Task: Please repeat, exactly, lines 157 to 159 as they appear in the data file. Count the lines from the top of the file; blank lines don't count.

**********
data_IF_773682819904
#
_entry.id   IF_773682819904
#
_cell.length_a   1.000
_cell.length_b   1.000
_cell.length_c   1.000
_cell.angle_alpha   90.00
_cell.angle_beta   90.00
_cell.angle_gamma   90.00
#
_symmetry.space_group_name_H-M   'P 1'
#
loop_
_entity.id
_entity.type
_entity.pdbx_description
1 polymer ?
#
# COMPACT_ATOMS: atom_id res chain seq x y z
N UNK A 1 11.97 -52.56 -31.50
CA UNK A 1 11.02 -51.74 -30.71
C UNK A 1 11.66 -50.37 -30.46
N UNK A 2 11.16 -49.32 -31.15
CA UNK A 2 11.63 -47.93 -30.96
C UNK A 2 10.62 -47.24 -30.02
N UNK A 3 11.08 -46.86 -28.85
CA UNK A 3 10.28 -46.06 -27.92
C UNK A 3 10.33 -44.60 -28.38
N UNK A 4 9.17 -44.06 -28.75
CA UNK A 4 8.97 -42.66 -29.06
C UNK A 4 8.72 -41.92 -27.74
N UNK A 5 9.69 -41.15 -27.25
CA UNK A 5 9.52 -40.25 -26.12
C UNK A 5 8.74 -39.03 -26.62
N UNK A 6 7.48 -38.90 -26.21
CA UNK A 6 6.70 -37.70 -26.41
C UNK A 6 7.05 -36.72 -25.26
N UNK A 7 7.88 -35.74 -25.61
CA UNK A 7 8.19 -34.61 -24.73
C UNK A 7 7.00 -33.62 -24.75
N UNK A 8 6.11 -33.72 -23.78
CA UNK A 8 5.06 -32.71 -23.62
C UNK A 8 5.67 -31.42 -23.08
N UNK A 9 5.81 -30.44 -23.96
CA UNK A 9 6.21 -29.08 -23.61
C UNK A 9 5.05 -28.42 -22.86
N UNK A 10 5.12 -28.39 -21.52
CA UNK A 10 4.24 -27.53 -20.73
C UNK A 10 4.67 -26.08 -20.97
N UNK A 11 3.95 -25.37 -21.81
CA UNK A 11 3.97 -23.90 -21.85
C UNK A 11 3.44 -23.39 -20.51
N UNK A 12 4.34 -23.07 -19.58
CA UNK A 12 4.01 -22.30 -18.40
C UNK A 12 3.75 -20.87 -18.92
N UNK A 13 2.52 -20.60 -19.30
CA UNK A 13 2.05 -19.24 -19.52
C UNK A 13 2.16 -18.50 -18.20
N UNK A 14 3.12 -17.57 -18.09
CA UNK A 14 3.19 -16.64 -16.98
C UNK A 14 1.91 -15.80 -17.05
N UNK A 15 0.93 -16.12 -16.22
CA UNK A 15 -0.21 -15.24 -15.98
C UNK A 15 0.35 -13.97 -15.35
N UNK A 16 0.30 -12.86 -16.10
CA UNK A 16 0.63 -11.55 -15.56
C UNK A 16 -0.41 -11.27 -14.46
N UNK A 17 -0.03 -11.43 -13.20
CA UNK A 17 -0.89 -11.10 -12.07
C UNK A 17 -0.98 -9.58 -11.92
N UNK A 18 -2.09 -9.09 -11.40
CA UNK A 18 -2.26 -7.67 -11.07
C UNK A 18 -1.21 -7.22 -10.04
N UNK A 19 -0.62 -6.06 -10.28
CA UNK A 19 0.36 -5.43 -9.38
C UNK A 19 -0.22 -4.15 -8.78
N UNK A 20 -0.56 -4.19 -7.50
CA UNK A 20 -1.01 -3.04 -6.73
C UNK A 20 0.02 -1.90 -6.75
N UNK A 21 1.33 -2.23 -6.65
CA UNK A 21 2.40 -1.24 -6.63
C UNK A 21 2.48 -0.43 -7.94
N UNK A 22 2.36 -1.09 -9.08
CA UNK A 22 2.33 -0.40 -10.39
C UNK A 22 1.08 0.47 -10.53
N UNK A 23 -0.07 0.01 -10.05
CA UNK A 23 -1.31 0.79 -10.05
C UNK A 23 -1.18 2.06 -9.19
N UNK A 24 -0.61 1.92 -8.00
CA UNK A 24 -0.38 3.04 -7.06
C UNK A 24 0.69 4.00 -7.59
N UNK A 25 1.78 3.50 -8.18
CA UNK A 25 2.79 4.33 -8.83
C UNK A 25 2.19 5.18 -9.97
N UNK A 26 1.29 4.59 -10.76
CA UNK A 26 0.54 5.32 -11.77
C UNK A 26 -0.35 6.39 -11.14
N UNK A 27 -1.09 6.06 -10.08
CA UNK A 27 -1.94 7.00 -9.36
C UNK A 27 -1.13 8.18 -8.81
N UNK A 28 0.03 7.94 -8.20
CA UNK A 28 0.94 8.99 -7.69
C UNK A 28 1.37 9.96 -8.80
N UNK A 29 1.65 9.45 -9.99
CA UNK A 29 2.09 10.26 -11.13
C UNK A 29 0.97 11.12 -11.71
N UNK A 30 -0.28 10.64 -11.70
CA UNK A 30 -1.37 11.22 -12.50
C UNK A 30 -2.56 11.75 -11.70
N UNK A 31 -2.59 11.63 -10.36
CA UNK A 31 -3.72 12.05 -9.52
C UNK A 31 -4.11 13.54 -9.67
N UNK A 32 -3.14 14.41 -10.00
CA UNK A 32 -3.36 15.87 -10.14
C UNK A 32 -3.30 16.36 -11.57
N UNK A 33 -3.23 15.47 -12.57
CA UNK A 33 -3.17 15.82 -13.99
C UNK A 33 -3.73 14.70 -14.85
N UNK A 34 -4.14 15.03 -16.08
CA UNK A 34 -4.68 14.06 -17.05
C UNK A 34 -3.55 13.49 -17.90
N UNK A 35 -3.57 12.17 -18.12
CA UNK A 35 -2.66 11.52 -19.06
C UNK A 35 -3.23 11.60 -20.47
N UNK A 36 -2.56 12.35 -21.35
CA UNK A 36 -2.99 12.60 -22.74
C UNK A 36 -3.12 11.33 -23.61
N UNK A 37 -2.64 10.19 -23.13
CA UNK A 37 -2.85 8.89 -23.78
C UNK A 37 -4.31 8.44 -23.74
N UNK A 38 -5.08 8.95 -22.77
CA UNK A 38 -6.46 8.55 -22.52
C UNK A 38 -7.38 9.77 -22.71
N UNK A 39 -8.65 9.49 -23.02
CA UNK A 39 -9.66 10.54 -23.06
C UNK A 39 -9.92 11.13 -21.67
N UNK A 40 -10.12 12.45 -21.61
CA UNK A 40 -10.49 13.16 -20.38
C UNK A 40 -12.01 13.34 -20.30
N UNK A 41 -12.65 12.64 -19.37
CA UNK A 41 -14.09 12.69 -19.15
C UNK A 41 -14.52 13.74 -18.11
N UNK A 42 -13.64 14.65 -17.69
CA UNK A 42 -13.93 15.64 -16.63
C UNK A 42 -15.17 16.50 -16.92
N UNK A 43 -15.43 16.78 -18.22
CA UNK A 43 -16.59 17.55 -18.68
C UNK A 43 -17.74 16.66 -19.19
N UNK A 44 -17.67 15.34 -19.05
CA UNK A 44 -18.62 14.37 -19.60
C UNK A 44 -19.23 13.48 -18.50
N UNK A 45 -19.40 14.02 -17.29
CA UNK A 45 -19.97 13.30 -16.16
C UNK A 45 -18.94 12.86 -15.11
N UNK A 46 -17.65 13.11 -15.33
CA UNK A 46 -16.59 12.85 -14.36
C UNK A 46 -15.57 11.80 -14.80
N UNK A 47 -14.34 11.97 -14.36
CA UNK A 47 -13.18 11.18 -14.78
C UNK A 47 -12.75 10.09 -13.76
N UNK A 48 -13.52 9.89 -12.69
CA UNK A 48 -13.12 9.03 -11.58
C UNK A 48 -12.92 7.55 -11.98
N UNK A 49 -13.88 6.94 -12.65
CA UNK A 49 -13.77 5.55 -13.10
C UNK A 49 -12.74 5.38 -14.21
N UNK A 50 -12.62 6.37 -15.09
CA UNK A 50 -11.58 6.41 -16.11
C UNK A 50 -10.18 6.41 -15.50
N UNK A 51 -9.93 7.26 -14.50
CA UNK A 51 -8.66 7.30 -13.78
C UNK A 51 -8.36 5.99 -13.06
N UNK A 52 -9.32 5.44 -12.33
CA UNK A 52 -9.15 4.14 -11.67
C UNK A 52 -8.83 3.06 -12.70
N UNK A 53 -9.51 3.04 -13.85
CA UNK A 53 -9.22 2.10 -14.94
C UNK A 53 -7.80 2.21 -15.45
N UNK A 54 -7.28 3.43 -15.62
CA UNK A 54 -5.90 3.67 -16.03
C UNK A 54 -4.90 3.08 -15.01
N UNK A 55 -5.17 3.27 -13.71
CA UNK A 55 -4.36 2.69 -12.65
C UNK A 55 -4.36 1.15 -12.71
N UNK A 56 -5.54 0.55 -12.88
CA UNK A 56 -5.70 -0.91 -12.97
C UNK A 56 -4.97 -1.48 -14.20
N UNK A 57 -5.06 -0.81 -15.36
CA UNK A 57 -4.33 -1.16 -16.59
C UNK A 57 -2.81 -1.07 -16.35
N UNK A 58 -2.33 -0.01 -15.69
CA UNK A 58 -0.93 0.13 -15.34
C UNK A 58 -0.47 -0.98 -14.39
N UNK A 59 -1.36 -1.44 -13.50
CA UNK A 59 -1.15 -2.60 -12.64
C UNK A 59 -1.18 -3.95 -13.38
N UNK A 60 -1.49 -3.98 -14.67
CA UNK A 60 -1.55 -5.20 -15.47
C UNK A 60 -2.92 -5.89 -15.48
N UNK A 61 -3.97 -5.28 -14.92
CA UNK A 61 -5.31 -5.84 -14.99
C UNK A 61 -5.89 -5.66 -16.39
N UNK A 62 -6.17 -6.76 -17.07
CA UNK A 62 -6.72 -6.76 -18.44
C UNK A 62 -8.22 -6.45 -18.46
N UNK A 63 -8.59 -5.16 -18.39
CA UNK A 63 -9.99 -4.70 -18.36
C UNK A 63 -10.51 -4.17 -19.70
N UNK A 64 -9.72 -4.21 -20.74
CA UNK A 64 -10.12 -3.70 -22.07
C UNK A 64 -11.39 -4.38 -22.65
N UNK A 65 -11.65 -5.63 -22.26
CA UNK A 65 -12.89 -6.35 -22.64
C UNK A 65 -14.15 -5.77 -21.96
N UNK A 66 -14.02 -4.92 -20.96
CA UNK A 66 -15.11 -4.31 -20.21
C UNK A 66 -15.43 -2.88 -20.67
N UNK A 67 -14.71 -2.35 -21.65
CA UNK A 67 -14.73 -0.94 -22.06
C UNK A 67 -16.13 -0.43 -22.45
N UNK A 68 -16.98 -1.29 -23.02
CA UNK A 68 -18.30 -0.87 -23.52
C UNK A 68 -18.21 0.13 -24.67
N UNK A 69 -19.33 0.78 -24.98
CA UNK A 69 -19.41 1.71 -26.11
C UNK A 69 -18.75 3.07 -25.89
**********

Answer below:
CA UNK A 46 -16.59 12.85 -14.36
C UNK A 46 -15.57 11.80 -14.80
N UNK A 47 -14.34 11.97 -14.36